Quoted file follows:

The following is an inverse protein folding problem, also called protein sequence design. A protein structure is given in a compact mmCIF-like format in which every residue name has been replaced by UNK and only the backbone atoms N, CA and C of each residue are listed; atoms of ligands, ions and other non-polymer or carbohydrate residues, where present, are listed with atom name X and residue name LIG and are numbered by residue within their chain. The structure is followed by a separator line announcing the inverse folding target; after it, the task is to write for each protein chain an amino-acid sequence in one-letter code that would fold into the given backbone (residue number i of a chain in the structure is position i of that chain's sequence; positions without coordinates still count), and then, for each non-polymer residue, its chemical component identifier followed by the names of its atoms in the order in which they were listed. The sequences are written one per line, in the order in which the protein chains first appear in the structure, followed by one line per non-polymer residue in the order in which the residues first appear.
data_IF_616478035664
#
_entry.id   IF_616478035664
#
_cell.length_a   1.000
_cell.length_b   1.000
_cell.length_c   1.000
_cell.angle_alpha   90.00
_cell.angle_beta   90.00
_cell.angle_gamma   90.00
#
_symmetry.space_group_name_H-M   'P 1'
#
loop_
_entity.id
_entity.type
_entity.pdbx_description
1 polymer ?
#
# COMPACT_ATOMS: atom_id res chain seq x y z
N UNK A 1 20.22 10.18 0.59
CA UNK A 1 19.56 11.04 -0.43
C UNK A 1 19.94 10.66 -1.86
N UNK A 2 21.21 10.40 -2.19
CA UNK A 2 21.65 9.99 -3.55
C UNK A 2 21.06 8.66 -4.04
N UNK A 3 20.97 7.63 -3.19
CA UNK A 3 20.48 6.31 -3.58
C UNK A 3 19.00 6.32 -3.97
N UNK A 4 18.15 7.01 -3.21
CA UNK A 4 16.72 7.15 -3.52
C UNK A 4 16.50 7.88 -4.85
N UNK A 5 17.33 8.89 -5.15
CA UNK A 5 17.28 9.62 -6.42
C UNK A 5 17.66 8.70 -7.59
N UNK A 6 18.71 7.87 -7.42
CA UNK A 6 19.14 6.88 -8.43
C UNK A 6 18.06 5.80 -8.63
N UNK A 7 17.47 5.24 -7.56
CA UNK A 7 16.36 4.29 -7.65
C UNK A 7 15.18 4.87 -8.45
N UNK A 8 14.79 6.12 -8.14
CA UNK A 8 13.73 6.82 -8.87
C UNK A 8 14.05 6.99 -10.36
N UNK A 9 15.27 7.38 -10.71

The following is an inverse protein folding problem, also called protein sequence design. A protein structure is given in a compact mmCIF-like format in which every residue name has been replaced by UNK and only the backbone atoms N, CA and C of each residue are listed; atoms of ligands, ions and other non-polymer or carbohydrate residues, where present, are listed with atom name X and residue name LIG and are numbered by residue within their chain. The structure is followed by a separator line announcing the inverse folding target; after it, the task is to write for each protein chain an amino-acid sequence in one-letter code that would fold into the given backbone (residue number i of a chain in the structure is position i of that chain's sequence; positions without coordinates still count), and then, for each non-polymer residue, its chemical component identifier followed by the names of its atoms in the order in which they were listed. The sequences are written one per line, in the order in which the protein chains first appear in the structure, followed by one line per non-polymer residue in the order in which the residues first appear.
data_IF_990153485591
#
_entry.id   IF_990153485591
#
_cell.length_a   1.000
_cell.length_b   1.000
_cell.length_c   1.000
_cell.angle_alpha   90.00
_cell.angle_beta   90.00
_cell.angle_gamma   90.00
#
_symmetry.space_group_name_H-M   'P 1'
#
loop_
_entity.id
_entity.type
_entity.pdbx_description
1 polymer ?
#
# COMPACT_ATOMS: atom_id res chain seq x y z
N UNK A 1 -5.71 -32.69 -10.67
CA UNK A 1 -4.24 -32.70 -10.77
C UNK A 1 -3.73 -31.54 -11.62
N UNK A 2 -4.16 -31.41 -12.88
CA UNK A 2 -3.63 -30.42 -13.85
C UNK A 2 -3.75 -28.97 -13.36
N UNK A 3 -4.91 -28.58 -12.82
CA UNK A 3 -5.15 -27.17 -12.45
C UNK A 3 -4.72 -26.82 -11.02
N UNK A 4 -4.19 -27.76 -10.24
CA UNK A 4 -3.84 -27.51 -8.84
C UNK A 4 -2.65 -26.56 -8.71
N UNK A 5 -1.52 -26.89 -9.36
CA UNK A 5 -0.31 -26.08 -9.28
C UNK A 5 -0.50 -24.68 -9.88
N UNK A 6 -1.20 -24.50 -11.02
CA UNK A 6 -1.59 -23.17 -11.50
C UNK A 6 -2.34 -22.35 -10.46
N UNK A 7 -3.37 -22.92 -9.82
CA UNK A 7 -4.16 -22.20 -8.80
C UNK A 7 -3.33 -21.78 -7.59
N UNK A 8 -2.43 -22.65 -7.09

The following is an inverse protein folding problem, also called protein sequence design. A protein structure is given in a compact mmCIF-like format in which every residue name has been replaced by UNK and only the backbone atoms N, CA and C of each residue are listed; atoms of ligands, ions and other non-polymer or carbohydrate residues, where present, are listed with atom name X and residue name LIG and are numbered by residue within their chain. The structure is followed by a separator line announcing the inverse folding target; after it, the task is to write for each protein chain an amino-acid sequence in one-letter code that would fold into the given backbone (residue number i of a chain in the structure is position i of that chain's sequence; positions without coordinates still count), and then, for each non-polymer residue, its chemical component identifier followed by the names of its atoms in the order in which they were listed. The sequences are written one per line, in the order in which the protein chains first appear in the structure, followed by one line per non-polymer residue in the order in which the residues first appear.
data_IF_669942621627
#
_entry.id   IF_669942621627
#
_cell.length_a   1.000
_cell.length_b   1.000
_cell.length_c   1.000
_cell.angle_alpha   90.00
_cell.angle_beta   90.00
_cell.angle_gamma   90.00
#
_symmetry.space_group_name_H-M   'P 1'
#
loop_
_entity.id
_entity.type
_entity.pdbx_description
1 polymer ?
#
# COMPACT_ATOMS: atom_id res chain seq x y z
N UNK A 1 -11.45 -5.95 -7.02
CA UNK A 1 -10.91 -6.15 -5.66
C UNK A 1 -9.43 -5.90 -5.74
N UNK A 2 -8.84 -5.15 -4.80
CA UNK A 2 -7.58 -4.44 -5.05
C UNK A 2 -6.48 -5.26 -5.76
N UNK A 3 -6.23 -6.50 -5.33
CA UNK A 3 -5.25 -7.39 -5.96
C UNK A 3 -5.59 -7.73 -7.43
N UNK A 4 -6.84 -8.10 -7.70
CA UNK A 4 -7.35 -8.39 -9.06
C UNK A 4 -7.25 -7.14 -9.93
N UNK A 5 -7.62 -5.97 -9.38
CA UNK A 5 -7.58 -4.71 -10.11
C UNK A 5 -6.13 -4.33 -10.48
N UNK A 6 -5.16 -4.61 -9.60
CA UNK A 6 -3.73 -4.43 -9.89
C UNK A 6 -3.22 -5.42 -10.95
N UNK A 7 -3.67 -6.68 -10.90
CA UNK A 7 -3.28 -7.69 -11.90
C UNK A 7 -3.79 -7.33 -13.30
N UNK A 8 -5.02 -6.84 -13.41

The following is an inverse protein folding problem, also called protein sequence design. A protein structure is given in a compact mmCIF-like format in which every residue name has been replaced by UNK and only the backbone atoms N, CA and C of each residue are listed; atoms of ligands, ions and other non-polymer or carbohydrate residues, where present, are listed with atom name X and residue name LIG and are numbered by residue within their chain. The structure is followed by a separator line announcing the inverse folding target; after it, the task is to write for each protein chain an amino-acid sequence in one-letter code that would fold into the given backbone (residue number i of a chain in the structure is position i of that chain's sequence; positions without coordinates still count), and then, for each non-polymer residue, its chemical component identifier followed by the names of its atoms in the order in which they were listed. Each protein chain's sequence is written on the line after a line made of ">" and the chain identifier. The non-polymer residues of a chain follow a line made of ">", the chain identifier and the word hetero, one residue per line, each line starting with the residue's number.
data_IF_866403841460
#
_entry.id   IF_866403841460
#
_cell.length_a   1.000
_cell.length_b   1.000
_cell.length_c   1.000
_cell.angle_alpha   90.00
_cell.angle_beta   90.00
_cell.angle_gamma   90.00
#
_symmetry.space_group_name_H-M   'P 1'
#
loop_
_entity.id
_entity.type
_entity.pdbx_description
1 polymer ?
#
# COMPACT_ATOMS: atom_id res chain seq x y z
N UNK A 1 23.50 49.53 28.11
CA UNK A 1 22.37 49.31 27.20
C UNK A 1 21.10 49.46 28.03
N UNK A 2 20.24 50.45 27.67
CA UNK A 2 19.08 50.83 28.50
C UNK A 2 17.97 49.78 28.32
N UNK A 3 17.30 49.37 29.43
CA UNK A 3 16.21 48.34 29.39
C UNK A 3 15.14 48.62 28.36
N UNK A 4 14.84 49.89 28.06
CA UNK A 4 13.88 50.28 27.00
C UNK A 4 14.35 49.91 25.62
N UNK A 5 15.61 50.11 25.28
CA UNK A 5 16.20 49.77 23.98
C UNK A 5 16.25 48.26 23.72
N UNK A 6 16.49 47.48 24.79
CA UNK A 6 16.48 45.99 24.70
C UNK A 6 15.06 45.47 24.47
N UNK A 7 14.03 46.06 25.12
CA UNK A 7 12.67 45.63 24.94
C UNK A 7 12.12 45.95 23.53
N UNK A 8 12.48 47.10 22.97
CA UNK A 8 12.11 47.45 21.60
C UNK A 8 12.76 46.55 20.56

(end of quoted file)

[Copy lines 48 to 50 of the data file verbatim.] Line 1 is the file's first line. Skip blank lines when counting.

data_IF_990153485591
#
_entry.id   IF_990153485591